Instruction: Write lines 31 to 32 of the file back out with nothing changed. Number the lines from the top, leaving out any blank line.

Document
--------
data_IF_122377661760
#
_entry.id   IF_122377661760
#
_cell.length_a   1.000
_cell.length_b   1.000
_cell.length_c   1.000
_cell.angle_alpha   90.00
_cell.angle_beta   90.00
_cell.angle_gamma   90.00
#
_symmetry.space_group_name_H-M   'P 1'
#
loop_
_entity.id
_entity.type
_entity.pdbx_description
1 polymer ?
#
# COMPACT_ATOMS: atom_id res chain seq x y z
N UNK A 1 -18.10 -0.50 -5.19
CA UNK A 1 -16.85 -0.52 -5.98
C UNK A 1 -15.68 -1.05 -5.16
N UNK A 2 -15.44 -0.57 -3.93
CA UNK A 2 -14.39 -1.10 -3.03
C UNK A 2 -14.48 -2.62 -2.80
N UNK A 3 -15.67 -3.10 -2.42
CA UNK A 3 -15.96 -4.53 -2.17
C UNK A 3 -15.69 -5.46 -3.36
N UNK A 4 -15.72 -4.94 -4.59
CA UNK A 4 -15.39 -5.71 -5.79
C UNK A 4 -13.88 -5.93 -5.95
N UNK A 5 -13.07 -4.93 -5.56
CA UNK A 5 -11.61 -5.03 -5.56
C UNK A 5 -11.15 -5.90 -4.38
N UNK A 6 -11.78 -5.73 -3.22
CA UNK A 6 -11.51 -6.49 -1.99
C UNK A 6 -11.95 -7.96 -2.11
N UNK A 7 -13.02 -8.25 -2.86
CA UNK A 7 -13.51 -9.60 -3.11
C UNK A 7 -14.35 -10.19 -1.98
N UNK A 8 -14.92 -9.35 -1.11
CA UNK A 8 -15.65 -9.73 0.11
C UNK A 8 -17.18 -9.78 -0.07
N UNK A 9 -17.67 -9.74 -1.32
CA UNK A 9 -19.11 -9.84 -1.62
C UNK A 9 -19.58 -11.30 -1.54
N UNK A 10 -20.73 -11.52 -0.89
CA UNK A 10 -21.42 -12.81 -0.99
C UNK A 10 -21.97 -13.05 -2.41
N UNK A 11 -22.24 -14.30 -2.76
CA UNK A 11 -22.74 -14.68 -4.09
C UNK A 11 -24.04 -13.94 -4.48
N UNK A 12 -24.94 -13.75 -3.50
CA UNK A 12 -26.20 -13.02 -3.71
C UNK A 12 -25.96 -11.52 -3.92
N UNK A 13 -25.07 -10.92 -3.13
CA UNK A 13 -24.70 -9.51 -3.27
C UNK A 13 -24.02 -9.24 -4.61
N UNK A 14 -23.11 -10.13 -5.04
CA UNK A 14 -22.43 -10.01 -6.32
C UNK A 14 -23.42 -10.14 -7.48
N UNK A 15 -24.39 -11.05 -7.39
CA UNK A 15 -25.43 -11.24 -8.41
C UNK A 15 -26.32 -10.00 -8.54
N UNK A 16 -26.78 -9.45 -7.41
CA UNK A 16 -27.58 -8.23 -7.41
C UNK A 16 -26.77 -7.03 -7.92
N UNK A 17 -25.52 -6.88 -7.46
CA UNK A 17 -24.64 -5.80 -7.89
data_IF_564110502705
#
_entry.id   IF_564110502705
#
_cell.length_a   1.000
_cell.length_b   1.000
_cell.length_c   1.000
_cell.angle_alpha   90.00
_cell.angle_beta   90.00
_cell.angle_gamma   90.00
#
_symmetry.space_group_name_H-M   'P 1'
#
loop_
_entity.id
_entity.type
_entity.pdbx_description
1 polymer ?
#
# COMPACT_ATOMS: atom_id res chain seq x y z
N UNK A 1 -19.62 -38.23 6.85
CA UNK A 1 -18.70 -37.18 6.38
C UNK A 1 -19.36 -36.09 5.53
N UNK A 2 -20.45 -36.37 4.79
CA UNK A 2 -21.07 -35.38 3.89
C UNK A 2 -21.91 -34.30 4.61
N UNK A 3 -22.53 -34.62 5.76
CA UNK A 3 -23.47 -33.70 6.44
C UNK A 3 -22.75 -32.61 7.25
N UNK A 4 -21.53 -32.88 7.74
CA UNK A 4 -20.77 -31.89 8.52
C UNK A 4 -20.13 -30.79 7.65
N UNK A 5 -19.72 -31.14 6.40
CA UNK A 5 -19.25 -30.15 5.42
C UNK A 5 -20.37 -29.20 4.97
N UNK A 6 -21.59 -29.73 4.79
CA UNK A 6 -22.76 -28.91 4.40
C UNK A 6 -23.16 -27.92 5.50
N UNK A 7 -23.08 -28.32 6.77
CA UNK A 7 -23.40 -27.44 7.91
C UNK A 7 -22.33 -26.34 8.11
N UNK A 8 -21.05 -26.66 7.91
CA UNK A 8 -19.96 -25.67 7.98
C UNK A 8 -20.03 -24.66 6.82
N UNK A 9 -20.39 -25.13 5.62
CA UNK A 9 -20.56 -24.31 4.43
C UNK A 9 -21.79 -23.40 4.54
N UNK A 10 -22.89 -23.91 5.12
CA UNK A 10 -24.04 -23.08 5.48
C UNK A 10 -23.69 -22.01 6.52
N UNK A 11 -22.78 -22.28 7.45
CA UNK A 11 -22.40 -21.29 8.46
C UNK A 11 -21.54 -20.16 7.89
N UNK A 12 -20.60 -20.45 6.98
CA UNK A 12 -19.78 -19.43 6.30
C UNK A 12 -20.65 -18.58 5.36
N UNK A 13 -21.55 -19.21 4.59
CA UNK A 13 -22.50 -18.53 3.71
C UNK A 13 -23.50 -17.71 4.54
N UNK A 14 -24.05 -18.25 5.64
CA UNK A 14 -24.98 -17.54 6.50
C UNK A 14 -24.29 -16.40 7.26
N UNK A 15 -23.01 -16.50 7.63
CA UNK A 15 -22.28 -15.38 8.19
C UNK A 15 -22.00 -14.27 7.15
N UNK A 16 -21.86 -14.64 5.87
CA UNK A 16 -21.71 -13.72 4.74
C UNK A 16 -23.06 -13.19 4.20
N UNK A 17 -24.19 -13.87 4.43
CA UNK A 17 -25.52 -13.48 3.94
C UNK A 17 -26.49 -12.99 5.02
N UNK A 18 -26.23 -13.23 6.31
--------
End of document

CA UNK A 4 -15.39 -5.71 -5.79
C UNK A 4 -13.88 -5.93 -5.95